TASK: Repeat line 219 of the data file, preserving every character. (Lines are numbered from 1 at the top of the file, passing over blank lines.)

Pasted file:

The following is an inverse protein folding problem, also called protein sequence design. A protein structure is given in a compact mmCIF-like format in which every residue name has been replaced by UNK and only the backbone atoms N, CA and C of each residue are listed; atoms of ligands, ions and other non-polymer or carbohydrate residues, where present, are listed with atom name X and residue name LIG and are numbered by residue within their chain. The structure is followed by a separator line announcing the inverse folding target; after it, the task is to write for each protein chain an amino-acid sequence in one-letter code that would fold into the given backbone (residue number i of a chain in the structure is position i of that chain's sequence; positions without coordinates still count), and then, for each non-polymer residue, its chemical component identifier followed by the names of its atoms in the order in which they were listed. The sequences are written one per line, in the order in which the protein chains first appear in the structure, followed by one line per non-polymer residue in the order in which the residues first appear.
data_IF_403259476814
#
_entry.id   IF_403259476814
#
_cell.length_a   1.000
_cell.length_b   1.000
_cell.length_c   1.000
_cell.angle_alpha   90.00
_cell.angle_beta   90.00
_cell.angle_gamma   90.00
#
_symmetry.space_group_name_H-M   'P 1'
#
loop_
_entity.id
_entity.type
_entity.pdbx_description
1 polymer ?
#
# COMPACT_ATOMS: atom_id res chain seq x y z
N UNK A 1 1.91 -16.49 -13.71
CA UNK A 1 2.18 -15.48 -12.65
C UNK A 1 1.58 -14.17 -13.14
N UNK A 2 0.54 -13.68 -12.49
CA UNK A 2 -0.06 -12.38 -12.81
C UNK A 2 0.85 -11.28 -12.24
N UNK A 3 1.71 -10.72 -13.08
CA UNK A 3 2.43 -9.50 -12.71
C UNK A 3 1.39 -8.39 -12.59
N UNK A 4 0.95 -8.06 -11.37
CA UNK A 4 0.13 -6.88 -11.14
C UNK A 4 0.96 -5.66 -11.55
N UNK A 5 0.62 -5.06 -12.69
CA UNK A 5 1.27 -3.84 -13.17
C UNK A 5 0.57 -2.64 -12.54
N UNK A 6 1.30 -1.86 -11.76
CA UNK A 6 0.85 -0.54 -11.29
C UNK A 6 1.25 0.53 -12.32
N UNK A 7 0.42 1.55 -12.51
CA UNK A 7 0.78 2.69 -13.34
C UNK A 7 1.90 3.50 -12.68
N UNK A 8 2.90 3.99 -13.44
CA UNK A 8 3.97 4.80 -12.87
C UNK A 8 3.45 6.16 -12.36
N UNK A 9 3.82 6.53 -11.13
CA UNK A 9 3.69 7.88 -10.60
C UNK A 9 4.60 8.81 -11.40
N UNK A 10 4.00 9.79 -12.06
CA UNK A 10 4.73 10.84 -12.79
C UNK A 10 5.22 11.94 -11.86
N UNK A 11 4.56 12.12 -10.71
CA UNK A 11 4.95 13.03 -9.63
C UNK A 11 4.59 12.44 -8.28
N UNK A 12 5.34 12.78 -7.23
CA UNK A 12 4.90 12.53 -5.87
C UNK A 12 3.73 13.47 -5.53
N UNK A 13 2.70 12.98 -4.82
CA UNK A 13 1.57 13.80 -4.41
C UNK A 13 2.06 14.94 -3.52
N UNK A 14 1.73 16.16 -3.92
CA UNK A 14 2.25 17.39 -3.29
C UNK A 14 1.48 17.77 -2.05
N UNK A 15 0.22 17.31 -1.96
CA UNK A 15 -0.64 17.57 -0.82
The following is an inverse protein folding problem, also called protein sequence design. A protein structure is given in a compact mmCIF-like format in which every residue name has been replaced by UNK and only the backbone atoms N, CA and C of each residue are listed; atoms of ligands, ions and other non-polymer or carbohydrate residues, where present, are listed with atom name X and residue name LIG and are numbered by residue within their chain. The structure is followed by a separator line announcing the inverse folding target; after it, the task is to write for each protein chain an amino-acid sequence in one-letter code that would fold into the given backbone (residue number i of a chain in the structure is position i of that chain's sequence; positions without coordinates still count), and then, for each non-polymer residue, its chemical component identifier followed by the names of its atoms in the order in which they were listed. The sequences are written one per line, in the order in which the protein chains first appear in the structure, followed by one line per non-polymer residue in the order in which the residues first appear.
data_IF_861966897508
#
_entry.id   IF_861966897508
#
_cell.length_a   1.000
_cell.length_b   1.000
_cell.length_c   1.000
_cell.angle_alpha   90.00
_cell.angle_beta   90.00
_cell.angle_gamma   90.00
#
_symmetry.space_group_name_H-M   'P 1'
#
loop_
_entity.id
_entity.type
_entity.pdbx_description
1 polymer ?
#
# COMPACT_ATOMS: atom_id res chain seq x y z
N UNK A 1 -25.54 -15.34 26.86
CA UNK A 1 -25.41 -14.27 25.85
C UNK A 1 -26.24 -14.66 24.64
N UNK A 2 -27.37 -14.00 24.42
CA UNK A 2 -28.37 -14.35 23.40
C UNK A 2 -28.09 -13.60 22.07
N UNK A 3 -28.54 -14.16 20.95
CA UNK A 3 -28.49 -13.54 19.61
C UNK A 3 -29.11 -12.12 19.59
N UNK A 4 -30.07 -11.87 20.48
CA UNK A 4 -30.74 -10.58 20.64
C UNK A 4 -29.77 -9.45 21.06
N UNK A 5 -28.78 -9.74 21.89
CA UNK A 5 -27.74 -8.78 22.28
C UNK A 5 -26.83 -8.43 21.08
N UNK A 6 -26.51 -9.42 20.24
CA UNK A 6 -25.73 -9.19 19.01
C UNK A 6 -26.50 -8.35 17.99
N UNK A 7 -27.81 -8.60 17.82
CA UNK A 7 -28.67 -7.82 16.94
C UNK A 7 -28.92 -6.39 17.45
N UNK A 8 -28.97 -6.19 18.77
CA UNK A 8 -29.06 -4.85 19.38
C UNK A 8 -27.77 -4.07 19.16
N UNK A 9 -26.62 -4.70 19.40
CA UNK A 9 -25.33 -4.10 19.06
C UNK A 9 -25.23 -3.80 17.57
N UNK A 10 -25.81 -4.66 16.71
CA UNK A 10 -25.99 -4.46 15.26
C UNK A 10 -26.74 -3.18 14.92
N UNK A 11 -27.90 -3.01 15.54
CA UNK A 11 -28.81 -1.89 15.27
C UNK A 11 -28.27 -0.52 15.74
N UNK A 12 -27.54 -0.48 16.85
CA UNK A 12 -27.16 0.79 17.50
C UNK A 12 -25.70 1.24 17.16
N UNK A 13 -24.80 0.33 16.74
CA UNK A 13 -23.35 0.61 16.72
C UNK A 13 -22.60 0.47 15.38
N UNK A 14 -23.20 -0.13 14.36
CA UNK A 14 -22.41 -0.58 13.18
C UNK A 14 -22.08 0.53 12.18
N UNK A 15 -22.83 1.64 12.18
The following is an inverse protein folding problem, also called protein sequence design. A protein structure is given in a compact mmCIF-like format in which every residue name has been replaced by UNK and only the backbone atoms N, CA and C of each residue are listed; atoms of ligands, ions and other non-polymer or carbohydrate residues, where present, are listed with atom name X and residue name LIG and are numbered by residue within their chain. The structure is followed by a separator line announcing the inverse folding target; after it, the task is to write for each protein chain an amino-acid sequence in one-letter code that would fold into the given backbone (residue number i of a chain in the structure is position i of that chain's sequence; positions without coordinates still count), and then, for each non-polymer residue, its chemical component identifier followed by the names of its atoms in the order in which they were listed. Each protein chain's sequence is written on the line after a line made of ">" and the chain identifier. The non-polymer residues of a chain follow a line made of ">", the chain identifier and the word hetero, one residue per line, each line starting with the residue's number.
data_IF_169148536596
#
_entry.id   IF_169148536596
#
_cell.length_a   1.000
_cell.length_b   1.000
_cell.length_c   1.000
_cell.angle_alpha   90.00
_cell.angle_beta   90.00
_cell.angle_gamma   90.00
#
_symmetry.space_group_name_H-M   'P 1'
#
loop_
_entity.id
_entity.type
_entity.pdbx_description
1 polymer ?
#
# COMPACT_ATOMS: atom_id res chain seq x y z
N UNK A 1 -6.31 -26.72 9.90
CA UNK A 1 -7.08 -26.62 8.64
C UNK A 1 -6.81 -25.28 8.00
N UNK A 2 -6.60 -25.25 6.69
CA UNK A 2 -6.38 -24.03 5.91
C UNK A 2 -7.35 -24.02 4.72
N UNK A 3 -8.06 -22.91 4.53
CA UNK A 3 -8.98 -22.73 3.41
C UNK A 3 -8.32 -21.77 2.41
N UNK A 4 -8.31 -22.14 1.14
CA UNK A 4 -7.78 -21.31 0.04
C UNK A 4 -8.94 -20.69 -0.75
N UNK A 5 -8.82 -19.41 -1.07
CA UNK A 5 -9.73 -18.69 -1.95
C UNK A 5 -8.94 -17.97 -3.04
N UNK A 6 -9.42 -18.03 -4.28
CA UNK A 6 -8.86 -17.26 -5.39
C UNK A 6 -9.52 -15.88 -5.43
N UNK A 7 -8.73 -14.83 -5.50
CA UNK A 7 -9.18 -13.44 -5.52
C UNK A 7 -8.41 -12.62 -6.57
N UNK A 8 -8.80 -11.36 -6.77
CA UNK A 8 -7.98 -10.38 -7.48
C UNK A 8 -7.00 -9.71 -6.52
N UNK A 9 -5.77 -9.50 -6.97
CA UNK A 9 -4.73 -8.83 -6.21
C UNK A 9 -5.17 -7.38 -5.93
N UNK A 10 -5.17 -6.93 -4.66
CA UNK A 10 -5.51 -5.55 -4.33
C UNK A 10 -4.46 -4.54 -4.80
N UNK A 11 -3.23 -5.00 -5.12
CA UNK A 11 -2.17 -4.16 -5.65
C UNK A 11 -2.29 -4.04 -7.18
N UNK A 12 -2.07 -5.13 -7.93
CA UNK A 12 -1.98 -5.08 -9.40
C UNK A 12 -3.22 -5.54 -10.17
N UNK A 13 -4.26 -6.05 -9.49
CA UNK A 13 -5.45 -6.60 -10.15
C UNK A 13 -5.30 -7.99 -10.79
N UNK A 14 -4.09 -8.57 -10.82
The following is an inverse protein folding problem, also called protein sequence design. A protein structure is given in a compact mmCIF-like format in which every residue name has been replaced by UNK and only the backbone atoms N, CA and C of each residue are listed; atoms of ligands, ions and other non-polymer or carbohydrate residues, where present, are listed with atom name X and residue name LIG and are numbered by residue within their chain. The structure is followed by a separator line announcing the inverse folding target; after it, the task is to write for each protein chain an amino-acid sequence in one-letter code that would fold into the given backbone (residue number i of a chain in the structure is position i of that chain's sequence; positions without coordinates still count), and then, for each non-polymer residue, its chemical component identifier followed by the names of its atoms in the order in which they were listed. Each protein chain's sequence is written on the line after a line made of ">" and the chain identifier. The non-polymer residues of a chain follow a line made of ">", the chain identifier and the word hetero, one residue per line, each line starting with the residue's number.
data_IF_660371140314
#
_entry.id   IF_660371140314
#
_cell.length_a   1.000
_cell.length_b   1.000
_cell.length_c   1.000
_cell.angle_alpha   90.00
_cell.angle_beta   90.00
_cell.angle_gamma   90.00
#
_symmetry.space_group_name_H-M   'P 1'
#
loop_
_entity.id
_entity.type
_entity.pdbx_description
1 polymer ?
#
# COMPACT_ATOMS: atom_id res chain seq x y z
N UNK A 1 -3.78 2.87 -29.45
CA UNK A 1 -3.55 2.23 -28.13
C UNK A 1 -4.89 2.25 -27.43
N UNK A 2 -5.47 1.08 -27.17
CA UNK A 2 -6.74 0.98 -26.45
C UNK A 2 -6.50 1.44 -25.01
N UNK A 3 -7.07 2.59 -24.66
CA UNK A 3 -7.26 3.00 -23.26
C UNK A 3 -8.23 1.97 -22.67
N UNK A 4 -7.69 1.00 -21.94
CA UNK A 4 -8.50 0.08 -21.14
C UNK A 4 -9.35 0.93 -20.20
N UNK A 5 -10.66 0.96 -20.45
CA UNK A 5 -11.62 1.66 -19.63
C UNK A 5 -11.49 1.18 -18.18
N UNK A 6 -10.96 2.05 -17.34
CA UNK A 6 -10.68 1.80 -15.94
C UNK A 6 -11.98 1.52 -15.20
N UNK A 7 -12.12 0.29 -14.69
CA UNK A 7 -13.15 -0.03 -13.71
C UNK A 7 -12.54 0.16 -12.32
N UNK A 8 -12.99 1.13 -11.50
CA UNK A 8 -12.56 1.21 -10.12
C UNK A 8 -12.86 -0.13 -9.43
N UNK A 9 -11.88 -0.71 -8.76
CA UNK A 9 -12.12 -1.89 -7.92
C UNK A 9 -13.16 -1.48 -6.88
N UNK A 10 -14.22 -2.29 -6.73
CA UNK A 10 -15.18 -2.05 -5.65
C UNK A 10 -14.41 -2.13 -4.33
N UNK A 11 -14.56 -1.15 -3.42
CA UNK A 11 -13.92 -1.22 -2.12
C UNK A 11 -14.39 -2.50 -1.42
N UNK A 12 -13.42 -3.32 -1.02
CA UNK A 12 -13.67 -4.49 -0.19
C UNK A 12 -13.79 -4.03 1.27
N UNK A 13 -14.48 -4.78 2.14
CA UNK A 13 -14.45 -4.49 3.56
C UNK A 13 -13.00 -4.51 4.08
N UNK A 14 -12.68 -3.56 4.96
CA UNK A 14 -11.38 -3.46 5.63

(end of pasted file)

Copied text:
CA UNK A 3 -7.26 3.00 -23.26